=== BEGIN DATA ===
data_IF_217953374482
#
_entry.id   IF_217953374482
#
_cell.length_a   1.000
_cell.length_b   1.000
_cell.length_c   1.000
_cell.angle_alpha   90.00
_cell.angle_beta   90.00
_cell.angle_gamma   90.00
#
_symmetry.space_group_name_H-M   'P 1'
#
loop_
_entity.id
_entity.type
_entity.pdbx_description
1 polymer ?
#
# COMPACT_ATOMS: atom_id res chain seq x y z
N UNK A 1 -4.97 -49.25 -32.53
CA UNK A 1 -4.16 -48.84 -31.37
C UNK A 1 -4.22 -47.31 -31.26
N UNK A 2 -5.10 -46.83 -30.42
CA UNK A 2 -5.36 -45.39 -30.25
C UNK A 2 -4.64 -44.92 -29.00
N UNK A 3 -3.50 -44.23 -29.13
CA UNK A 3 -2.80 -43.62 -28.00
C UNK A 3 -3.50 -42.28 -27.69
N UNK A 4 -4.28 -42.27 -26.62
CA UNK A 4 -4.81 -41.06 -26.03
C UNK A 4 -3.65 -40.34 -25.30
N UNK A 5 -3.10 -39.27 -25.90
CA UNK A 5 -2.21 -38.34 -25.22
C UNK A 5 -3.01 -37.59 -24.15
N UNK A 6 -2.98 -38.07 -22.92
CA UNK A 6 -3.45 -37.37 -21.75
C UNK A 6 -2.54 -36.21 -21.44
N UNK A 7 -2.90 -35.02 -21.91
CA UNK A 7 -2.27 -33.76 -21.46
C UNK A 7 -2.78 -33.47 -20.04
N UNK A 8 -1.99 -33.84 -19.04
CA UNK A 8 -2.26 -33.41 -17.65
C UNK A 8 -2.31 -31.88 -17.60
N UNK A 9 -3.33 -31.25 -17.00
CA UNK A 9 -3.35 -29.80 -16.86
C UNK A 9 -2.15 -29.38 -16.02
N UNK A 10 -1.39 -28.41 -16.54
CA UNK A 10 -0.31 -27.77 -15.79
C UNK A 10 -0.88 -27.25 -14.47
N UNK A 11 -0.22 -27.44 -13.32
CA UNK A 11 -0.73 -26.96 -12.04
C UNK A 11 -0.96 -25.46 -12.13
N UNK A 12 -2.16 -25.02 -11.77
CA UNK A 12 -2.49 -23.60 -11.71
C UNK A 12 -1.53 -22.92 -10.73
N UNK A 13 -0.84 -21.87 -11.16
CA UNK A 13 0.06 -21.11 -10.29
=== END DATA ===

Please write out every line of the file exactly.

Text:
data_IF_217953374482
#
_entry.id   IF_217953374482
#
_cell.length_a   1.000
_cell.length_b   1.000
_cell.length_c   1.000
_cell.angle_alpha   90.00
_cell.angle_beta   90.00
_cell.angle_gamma   90.00
#
_symmetry.space_group_name_H-M   'P 1'
#
loop_
_entity.id
_entity.type
_entity.pdbx_description
1 polymer ?
#
# COMPACT_ATOMS: atom_id res chain seq x y z
N UNK A 1 -4.97 -49.25 -32.53
CA UNK A 1 -4.16 -48.84 -31.37
C UNK A 1 -4.22 -47.31 -31.26
N UNK A 2 -5.10 -46.83 -30.42
CA UNK A 2 -5.36 -45.39 -30.25
C UNK A 2 -4.64 -44.92 -29.00
N UNK A 3 -3.50 -44.23 -29.13
CA UNK A 3 -2.80 -43.62 -28.00
C UNK A 3 -3.50 -42.28 -27.69
N UNK A 4 -4.28 -42.27 -26.62
CA UNK A 4 -4.81 -41.06 -26.03
C UNK A 4 -3.65 -40.34 -25.30
N UNK A 5 -3.10 -39.27 -25.90
CA UNK A 5 -2.21 -38.34 -25.22
C UNK A 5 -3.01 -37.59 -24.15
N UNK A 6 -2.98 -38.07 -22.92
CA UNK A 6 -3.45 -37.37 -21.75
C UNK A 6 -2.54 -36.21 -21.44
N UNK A 7 -2.90 -35.02 -21.91
CA UNK A 7 -2.27 -33.76 -21.46
C UNK A 7 -2.78 -33.47 -20.04
N UNK A 8 -1.99 -33.84 -19.04
CA UNK A 8 -2.26 -33.41 -17.65
C UNK A 8 -2.31 -31.88 -17.60
N UNK A 9 -3.33 -31.25 -17.00
CA UNK A 9 -3.35 -29.80 -16.86
C UNK A 9 -2.15 -29.38 -16.02
N UNK A 10 -1.39 -28.41 -16.54
CA UNK A 10 -0.31 -27.77 -15.79
C UNK A 10 -0.88 -27.25 -14.47
N UNK A 11 -0.22 -27.44 -13.32
CA UNK A 11 -0.73 -26.96 -12.04
C UNK A 11 -0.96 -25.46 -12.13
N UNK A 12 -2.16 -25.02 -11.77
CA UNK A 12 -2.49 -23.60 -11.71
C UNK A 12 -1.53 -22.92 -10.73
N UNK A 13 -0.84 -21.87 -11.16
CA UNK A 13 0.06 -21.11 -10.29